"My name is Ana and I am gay"
"Being in the closet was a hiding place for my secrets.” In this heart-wrenching Cuéntame, Ana shares her coming out story – a story full of hidden secrets.
I never thought I would write this, the story of how I came out to everyone in my life.
I can’t describe how I feel. The most I can say is that it feels like a huge weight has been lifted from my chest.
Imagine being afraid for years to tell people your biggest, darkest, secret – afraid that they wouldn’t love you.
I knew from a very early age that I was different, that I liked girls, maybe since I was four years old. I remember telling my mom I wanted to be a boy so I could marry girls – her reaction was to smack me and tell me no, that I was a girl, and girls liked boys.
Teachers in elementary school would often question me about why I chose to play with the boys and not the girls. I remember one teacher telling me: “If you keep playing with the boys you’ll end up being a lesbian.”
For years I kept my secret. It wasn’t until high school that I slowly began to tell people I was gay. At this point, my sister knew. She still loved me and never told anyone. She kept my secret.
My biggest fear was my parents finding out.
As the years went by, I started to open up to people about my sexuality, SLOWLY. It would take me days, months, to be able to tell them — that’s how long I would have to build myself up to that moment.
I remember once it took me two days to tell my best friend, Jess, that I was gay. I didn’t have the courage to tell her I was gay face to face, so I texted her.
Her response was, “Ana Banana I’m still your friend, nothing is going to change, nothing will ever change.”
Opening up to her definitely made our friendship stronger. For that, I will always be thankful. She was and still is one of my best friends — she helped me find a little bit of a badass in me.
It wasn’t until about a year ago that I officially came out after watching “Love, Simon." It really inspired me to take the decision.
I remember I was cleaning the bathroom when this feeling suddenly came over me. "Well it’s not the end of the world if I tell my parents and they kick me out. I have people that love me and care about me I know I can go stay with," I thought to myself.
I finished cleaning the bathroom, went to my mom’s room, and sat down on the carpet. I told her I needed to tell her something, as she was lying in her bed: I started crying. Her response was, "what do you need to tell me, is it that you like girls?"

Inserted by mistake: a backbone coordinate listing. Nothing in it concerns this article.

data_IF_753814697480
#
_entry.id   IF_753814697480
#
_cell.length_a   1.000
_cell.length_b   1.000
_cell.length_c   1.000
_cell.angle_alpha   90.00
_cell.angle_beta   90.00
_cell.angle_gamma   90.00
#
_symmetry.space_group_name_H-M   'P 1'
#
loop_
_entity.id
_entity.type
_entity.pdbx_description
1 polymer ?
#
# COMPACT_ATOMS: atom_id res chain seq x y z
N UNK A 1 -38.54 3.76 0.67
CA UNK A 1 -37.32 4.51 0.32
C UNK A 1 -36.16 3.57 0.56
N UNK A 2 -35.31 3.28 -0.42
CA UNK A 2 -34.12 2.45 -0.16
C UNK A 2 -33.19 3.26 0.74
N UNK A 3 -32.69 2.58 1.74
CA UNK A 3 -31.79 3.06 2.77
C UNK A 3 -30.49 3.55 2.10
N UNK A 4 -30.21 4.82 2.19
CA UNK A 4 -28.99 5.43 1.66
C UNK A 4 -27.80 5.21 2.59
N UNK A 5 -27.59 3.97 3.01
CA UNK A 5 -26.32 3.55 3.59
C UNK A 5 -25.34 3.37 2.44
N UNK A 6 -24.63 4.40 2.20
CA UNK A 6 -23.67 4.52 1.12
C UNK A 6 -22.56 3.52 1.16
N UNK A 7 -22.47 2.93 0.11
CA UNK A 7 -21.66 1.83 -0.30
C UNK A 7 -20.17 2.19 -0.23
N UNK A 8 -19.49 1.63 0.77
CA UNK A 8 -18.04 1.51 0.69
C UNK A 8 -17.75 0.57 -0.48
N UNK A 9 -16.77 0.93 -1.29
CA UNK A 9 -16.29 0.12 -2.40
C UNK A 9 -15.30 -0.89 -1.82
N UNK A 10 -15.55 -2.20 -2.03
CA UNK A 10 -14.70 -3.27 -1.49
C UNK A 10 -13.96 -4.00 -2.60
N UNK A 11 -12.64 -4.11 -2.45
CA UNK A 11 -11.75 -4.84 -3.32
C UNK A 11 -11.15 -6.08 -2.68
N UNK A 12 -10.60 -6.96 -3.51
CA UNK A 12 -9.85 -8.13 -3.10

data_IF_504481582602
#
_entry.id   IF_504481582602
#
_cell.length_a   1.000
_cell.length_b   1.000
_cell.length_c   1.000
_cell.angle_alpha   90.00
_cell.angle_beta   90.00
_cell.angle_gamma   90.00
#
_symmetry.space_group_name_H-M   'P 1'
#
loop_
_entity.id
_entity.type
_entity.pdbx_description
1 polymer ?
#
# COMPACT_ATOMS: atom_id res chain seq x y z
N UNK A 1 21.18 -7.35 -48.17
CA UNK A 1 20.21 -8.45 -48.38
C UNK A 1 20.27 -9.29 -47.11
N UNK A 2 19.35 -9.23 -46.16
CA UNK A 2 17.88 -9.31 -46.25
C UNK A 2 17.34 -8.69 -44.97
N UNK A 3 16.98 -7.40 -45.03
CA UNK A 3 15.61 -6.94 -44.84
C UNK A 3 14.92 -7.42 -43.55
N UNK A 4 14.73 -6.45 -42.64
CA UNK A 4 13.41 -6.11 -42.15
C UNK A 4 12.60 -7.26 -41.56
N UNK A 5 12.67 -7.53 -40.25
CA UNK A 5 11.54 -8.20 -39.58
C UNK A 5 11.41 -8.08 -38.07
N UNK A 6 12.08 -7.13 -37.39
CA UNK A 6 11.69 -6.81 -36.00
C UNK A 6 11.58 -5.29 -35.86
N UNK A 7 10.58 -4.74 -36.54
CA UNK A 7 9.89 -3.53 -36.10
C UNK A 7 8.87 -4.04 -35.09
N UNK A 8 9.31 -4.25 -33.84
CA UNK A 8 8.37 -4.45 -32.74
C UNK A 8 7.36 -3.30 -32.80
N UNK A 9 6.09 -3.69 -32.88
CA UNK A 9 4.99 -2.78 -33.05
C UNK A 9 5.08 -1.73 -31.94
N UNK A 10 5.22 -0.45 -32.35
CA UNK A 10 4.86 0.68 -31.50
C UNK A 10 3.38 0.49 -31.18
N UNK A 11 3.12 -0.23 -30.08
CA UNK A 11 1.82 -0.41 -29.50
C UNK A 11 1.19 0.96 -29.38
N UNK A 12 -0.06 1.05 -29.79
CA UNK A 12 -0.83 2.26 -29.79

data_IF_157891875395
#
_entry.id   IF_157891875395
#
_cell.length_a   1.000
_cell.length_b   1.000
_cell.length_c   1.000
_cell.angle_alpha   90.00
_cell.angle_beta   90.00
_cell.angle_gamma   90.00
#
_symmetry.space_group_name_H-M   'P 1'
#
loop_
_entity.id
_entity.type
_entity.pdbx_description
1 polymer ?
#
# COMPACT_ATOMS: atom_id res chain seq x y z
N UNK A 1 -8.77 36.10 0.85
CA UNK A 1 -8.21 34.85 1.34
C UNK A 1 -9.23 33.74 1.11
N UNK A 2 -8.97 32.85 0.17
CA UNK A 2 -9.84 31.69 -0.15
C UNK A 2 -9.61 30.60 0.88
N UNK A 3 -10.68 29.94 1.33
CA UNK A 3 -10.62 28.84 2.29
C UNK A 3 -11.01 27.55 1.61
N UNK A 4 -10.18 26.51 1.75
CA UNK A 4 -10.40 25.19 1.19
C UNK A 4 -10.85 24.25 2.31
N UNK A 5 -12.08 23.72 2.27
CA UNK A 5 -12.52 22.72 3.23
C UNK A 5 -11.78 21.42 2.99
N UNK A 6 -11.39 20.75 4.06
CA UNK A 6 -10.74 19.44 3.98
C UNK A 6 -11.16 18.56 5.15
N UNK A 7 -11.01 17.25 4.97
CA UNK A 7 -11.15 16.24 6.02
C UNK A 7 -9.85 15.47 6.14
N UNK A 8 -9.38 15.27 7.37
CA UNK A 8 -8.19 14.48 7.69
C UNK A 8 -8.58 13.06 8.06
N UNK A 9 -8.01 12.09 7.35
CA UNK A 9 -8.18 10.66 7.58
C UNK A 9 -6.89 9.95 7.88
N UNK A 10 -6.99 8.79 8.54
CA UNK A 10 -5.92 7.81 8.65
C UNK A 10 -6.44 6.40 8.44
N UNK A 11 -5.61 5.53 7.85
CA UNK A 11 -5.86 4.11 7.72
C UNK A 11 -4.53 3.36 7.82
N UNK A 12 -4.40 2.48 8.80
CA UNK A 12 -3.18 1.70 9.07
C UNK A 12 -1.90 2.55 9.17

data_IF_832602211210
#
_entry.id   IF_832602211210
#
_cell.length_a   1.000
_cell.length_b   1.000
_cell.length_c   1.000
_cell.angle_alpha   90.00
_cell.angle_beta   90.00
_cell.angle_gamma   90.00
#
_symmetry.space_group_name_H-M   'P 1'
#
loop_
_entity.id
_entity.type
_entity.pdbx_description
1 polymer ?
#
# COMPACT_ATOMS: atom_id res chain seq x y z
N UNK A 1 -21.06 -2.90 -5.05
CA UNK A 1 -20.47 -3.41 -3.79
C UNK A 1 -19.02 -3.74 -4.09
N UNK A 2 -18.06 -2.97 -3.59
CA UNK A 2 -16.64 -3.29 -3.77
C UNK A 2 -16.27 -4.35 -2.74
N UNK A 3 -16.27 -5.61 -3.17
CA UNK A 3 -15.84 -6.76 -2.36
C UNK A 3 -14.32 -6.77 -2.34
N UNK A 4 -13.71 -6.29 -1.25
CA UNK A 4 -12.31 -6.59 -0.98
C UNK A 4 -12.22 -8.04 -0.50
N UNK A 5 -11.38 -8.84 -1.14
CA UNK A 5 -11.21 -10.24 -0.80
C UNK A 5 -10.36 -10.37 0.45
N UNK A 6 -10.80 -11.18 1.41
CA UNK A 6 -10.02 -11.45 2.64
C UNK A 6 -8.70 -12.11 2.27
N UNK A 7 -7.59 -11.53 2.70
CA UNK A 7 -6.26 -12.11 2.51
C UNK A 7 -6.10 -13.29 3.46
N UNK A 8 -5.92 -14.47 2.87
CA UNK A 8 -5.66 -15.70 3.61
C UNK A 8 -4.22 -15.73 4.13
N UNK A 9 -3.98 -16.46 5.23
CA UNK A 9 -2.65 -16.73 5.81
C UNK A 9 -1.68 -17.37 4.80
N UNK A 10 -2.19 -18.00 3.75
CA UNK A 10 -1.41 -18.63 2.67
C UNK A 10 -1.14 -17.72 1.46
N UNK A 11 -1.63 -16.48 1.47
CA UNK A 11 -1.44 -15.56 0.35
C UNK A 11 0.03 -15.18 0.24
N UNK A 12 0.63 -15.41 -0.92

Crying I said yes, I got up and ran to hug her. She pushed me away and said, “maybe you're just confused. I don’t understand how it is that you can be this way.”
She had this shocked look on her face, as she continued to tell me how she didn’t raise me this way.
I tried telling her it was nothing she had done that made me this way, but she didn’t understand. She was really upset with me and angry that I was gay.
I remember crying, feeling a bit of relief, but saddened that my mom didn’t understand me.
My sisters had to jump in and tell my mom that they knew it would take her some time to understand me, but that they (my sisters) loved me because after all, we were sisters.
As the weeks went by I tried telling my mom how alone I felt, although I had my friends and my sisters that still loved me.
I tried to open up to my mom about my past relationships, especially my most recent relationship with a girl named Julia.
I remember trying to tell her that I really needed her when Julia and I ended things. The times that Julia tried getting into my head, all the shit Julia did to me — I needed my mom to give me advice, but she wasn’t there.
My mom had so much anger. She didn’t want to hear it.
She would remind me that she didn’t want me to be one of “those gays” that danced around social media proud of being gay. She said she didn’t want people to talk about her or my dad, and that the choices I made affected them.